The ATF, which is the responsible government agency for regulating firearms, has just released another report about its activities which actually obscures more than it explains. But that’s the usual state of affairs with the ATF, a group of bumblers who still haven’t explained how they managed to lose two thousand guns in a sting operation called Fast and Furious that was supposed to uncover a vast manufacturing enterprise to convert AK-47 semi-auto rifles into full-auto machine gun and didn’t turn up even one.
This new ATF report, which covers guns stolen or missing each year, comes out of the same division within the ATF which claims to be “leading in the fight against violent crime and terrorism,” a.k.a. the vaunted National Tracing Center. Let me tell you right now that if the National Tracing Center is what’s protecting us against terrorism, I would strongly urge all the readers of this column to drop whatever else they are doing, immediately start building their underground bunkers and stock their bunkers with a generous assortment of Glenn Beck’s freeze-dried food. And don’t forget to load up the bunker with an AK-47 and a couple of thousand rounds.
The last thing the ATF is going to do with its tracing activities is protect us or themselves from anything, unless the ‘anything’ happens to be a cut to their operational budget. They can talk all they want about how hard it is to conduct those hundreds of thousands of traces they conduct on ‘crime guns’ each year, but in fact, less than 20% of the traces they conduct each year have anything to do with serious crimes. For that matter, all the ATF’s whining about how their hands are tied because they can’t go beyond the first transfer of a gun is simply not true at all, because most gun shops sell as many used as they sell new guns, which means that all the transfers of previously-sold guns can be traced as well.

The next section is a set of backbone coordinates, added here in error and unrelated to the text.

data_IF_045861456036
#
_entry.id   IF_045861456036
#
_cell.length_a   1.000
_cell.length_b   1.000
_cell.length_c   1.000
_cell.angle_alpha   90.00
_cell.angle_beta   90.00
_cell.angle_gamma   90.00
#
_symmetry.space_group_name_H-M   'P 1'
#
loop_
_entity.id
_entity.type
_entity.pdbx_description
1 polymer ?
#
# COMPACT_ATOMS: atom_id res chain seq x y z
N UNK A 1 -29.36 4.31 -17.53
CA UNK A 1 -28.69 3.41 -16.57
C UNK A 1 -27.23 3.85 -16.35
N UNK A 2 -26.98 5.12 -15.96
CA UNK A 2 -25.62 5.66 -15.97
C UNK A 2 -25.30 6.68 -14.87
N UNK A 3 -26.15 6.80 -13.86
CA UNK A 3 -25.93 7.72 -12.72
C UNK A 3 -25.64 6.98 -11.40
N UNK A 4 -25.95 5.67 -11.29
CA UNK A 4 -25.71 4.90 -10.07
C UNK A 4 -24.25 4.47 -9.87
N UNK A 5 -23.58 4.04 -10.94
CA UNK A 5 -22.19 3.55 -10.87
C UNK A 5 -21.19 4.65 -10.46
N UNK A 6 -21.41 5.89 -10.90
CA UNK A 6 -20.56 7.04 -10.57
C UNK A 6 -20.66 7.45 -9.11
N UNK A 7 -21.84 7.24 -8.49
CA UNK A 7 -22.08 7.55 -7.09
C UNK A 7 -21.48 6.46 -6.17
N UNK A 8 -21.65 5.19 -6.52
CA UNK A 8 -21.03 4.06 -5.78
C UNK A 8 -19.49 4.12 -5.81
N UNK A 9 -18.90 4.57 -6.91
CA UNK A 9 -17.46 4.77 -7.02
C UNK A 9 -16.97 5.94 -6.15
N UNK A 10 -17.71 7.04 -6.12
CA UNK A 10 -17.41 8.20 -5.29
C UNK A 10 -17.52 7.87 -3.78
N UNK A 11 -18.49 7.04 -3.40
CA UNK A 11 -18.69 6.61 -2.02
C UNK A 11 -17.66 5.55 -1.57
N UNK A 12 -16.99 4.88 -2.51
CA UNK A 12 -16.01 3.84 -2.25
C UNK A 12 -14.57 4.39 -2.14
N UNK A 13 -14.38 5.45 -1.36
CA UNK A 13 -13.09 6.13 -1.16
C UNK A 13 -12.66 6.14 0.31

But let’s go back to the stolen/missing report which the ATF has just issued for 2016. The data represents what is reported to the ATF by federally-licensed dealers, but the information comes from the ATF in two very different ways. The reports on guns that have been stolen are usually supplied by dealers themselves who are victims of some kind of criminal activity, usually a burglary, which results in a loss of guns. Occasionally there’s a really spectacular burglary event, like the idiot in Janesville, WI, who allegedly stole more than 30 guns out of a gun shop and then sent mailed a threat to President Trump. But most of these thefts are a gun here or a gun there, and are frequently the work of a gun shop employee who just can’t resist the temptation to make an extra bit of cash.
The guns that are reported ‘missing’ by dealers, on the other hand, are guns for which paperwork can’t be found when the ATF conducts the inspection of a shop. This doesn’t mean that the guns were stolen or fell into the wrong hands, it just means that the paperwork examined by the ATF can’t be found for a particular transaction, even though the transfer of that particular gun was legal in every respect. My last ATF inspection covered more than 11,000 transfers which occurred in my shop between 2002 and 2013. Know how many transactions ended up being reported as missing? Exactly five.
If the ATF wants to do something about curbing the theft of guns, why don’t they figure out a strategy or at least some messaging to highlight the fact that every year two hundred thousand or more handguns get stolen from private homes? The ATF will immediately tell you that regulating private gun ownership isn’t their legal mandate or their organizational concern. Which is why the agency’s value as regards reducing gun violence is both overstated and misplaced – gun violence is caused by the existence of so many privately-owned guns.